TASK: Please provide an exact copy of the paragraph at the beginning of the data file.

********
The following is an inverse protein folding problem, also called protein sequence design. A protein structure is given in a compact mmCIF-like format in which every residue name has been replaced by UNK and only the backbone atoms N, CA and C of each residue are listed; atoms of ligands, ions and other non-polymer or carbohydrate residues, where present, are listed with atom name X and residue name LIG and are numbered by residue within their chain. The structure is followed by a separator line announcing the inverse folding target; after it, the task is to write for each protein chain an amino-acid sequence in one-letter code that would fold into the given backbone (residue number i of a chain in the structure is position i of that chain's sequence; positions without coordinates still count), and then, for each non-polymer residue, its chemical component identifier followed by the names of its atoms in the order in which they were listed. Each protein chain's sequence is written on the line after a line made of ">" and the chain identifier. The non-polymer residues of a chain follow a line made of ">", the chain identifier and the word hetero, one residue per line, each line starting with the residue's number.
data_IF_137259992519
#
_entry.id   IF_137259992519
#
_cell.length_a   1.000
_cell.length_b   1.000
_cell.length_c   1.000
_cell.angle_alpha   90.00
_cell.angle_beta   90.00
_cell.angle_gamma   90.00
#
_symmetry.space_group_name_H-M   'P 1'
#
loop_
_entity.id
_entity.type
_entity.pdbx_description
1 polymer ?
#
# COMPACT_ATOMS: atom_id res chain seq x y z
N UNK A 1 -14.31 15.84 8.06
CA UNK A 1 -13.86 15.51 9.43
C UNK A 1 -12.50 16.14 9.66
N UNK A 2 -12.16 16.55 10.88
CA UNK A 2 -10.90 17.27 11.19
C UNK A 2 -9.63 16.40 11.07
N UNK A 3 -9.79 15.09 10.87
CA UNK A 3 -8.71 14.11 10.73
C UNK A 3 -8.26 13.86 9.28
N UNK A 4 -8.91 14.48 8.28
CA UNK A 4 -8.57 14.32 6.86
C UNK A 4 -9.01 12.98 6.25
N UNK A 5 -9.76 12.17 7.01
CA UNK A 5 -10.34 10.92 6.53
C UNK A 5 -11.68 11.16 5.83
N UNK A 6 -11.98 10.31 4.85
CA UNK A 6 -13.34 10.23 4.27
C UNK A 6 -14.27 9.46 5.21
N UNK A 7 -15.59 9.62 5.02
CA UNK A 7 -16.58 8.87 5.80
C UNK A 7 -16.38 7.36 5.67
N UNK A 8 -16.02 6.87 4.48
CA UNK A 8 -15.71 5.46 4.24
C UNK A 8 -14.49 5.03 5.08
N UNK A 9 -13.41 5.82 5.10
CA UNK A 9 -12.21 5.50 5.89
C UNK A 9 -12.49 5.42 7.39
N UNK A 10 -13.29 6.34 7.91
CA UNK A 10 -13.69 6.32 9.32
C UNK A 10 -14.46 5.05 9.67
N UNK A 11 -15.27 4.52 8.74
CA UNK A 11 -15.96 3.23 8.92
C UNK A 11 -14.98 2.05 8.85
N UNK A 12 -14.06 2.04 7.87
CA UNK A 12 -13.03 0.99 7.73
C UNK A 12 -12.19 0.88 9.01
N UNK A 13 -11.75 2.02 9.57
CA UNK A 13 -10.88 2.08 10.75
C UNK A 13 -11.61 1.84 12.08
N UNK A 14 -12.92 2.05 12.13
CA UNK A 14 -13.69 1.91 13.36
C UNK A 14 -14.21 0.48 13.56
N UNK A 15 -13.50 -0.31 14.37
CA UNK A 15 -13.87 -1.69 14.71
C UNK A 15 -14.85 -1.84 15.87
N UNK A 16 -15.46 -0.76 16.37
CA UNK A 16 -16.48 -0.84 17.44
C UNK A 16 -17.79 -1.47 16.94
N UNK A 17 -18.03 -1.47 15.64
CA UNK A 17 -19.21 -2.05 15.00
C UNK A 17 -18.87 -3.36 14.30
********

The following is an inverse protein folding problem, also called protein sequence design. A protein structure is given in a compact mmCIF-like format in which every residue name has been replaced by UNK and only the backbone atoms N, CA and C of each residue are listed; atoms of ligands, ions and other non-polymer or carbohydrate residues, where present, are listed with atom name X and residue name LIG and are numbered by residue within their chain. The structure is followed by a separator line announcing the inverse folding target; after it, the task is to write for each protein chain an amino-acid sequence in one-letter code that would fold into the given backbone (residue number i of a chain in the structure is position i of that chain's sequence; positions without coordinates still count), and then, for each non-polymer residue, its chemical component identifier followed by the names of its atoms in the order in which they were listed. Each protein chain's sequence is written on the line after a line made of ">" and the chain identifier. The non-polymer residues of a chain follow a line made of ">", the chain identifier and the word hetero, one residue per line, each line starting with the residue's number.